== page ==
BMM has its own pros and cons which advertisers need to assess. But it is evident that if you wish to reach out to relevant but considerable volume of audience, BMM serves the intent. Having repeatedly mentioned that it is a more controlled match type, there would be instances when an exact or phrase match would be more appropriate. So, evaluate what the objective of your campaign is and weigh how the usage of a match type will impact the performance.

About keyword matching options

Keyword match types help control which searches on Google can trigger your ad. So you could use broad match to show your ad to a wide audience or you could use exact match to hone in on specific groups of customers.
This article explains the different match types that are available. Learn more about adding keywords.

Where to start

Consider starting with broad match. Add negative match keywords to exclude searches on Google that aren’t related to your business (optional).

Broad match

Broad match is the default match type that all your keywords are assigned. Ads may show on searches that include misspellings, synonyms, related searches, and other relevant variations. So if your keyword is “women’s hats,” someone searching for “buy ladies hats” might see your ad. Learn more about broad match.

Negative match

Excludes your ads from showing on searches with that term. So if you’re a hat company that doesn’t sell baseball hats, you could add a negative keyword, designated with a minus sign (-baseball hats). Learn more about negative match.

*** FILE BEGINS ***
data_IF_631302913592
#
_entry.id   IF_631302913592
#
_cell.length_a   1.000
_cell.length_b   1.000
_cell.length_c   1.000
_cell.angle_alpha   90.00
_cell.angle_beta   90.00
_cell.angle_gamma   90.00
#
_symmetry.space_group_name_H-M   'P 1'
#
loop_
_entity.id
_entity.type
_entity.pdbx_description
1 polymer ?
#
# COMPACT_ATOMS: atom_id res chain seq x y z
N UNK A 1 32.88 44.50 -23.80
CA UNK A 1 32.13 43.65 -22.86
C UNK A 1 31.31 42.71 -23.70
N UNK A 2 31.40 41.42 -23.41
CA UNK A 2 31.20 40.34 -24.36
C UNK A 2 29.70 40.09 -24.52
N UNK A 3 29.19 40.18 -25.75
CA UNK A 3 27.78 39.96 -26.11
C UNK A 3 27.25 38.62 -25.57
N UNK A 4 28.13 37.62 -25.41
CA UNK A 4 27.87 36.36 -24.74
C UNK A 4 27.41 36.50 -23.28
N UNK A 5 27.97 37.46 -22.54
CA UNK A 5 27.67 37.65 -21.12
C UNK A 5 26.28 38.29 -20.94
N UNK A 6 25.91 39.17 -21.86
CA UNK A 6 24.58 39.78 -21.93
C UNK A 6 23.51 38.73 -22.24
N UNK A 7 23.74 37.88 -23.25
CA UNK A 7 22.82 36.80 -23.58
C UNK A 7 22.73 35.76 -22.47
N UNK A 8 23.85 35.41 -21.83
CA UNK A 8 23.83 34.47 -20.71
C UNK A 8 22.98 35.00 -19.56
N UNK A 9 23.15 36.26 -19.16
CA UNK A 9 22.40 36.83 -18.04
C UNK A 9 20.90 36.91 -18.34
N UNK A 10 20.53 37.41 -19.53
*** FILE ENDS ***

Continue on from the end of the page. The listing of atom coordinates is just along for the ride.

More advanced options

These options are only recommended for advanced advertisers trying to segment specific sets of searches. 
So that you don't miss out on potential customers, we may show your ads for close variations of broad match modifier, phrase match, and exact match keywords. Close variations of these match types can include misspellings, singular or plural forms, acronyms, abbreviations, accents, and stemmings (such as floor and flooring).

Broad match modifier

Similar to broad match, except that the broad match modifier option only shows ads in searches including the words designated with a plus sign (+women’s hats) or close variations of them. Learn more about broad match modifier.

Phrase match 

Ads may show on searches that match a phrase, or are close variations of that phrase, with additional words before or after. Ads won't show, however, if a word is added to the middle of the phrase, or if words in the phrase are reordered in any way. Designated with quotation marks ("women's hats"). Learn more about phrase match.

Exact match

Ads may show on searches that match the exact term or are close variations of that exact term. Close variations here may also include a reordering of words if it doesn’t change the meaning, and the addition or removal of function words (prepositions, conjunctions, articles, and other words that don’t impact the intent of a search). Designated with brackets, the keyword [women's hats] could show when someone searches on Google for “hats for women.” Learn more about exact match.